Experience the Fall Migration on the Pine to Prairie Birding Trail
By Erica Wacker
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Bird-watching—shortened to “birding” by those in the know—is yet another reason to get outside in Minnesota, particularly in the fall. Many birders head to northwest Minnesota, home to more than 275 species of birds thanks to the region’s diverse terrain, from tallgrass prairies to pine forests to sand dunes.
Winding through it all is the aptly named Pine to Prairie Birding Trail, which stretches more than 200 miles between Fergus Falls in the south to Warroad in the north, with 51 viewing sites along the way. It even extends across the border into Manitoba with an additional 24 sites.
Thousands of Birds, Dozens of Species
Beautiful trumpeter swans, majestic bald eagles, the iconic common loon and 10 species of owl are among the area’s winged residents. During the fall migration, visitors are likely to spot various species of warblers, swans, ducks, eagles and herons. In September and October, sandhill cranes on their southward journey from Canada may be found at Lake Bronson State Park and the Roseau River and Twin Lakes Wildlife Management Areas.
The Tamarac Refuge is home to 30 nesting pairs of trumpeter swans, which have nearly 100 babies every year. Visitors in the fall can see the swans as well as thousands of ring-necked and other ducks from the observation platforms, says Kelly Blackledge, visitor services manager.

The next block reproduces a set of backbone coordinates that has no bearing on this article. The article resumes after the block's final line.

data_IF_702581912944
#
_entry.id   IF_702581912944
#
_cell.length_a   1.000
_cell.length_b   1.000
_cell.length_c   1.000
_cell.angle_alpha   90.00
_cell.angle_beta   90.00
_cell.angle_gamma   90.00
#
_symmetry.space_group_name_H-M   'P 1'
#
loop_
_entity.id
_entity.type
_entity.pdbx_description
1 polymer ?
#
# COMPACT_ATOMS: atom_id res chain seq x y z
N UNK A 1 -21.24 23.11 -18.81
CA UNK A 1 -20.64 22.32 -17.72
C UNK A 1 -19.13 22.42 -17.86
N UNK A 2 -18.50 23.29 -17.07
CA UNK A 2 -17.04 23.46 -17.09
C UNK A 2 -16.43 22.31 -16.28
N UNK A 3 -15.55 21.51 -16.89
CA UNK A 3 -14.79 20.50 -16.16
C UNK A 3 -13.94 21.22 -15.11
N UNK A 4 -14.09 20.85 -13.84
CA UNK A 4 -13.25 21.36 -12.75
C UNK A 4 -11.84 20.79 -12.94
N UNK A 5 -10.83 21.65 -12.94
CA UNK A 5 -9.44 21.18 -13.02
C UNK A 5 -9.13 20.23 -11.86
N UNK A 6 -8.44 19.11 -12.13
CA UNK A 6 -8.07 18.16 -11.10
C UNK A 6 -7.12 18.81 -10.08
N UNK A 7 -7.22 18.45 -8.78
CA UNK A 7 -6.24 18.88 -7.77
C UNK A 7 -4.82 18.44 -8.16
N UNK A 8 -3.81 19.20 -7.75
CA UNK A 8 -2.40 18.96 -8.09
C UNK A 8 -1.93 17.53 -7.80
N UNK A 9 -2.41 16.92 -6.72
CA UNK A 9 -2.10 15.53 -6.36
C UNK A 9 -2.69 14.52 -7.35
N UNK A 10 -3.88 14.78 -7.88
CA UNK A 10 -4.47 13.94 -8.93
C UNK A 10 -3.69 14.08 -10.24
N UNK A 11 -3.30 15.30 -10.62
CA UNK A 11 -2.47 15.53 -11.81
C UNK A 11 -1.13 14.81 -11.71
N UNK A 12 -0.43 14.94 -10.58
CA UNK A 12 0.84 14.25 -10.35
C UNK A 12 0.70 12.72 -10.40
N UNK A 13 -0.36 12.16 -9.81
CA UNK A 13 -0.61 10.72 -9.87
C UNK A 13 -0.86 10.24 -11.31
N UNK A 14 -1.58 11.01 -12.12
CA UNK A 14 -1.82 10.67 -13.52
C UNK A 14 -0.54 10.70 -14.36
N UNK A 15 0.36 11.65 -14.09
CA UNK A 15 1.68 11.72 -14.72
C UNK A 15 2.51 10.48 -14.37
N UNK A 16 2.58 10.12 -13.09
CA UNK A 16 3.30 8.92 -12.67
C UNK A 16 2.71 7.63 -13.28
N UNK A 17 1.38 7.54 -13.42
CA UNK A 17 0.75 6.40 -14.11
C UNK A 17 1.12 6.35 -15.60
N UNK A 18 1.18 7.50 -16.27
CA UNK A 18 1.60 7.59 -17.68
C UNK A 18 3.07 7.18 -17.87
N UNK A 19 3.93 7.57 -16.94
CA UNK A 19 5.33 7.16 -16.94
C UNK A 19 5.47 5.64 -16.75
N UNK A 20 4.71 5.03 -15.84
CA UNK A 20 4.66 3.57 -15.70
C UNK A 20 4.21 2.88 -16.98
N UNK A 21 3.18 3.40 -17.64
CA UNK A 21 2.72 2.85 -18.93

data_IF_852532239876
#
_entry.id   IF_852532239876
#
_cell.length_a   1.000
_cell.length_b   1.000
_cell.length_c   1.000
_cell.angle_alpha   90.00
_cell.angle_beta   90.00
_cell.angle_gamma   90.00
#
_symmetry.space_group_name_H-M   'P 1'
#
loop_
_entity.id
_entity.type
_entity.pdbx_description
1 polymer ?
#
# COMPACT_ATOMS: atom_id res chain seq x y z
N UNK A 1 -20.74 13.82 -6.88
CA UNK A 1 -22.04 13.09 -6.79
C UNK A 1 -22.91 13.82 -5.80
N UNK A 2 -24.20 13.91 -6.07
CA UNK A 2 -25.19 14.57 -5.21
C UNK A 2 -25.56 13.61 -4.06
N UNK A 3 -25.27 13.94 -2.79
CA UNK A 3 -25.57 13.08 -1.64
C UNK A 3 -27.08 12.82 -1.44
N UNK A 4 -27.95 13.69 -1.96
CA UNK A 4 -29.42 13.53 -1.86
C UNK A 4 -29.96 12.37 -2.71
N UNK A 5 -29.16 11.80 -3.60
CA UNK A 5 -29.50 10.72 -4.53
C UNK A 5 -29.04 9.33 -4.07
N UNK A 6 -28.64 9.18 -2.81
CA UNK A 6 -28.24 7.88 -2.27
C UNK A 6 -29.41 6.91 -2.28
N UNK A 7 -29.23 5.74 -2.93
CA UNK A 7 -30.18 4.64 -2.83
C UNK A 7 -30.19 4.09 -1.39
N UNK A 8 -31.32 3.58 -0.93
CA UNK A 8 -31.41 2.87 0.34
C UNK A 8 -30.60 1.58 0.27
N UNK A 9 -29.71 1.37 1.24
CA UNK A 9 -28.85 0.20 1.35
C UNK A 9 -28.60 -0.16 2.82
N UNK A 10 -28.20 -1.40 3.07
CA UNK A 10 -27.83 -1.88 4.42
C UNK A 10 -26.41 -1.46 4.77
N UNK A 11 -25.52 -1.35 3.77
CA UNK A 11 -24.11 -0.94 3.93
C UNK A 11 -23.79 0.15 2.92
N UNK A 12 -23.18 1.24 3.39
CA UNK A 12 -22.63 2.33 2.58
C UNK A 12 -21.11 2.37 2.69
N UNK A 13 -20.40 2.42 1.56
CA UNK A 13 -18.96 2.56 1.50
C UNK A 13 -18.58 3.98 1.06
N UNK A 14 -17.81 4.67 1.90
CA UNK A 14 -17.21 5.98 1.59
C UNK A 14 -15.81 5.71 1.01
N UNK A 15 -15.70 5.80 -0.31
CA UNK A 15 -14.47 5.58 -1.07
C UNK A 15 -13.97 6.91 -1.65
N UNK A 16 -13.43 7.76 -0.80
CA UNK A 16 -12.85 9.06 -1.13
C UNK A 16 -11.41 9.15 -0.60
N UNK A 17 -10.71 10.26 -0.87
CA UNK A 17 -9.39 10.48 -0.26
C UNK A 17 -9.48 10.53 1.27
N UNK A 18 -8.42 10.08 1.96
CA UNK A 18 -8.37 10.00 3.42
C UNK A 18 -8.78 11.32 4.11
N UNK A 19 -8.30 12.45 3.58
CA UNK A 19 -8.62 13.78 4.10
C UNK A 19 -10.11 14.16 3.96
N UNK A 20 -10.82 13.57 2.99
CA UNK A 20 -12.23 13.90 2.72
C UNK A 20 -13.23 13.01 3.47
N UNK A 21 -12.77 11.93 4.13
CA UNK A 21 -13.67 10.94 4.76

Birders interested in spotting some more unique species should head to the north end of the trail, says Beneke, where the great gray owl, three-toed and black-backed woodpeckers, and more than 20 species of warblers reside in the boreal forest. At the south end between Detroit Lakes and Fergus Falls, prairie chickens, short-eared owls and prairie sparrows are among the inhabitants.
Expert Birding Tips
Dawn and dusk are the best times to spot the most birds, since this is when they are active and looking for food. Birders should come prepared with binoculars, cameras, insect repellant, good walking shoes and a field guide, suggests Beneke. Smartphone apps are even available to help identify birds by picture and by song.
“Be flexible, be adventurous, get off the beaten track, be observant and enjoy the landscape,” adds Blane Kemek, Detroit Lakes Area Wildlife Supervisor for the Department of Natural Resources.
For trail maps, a bird checklist and more information, visit mnbirdtrail.com, which also posts a weekly report of bird sightings.
Erica Wacker is a Midwesterner through and through, growing up in Illinois, going to college in Wisconsin, and settling down in Minnesota. She loves to run, travel with her family, and go to concerts to relive her youth.
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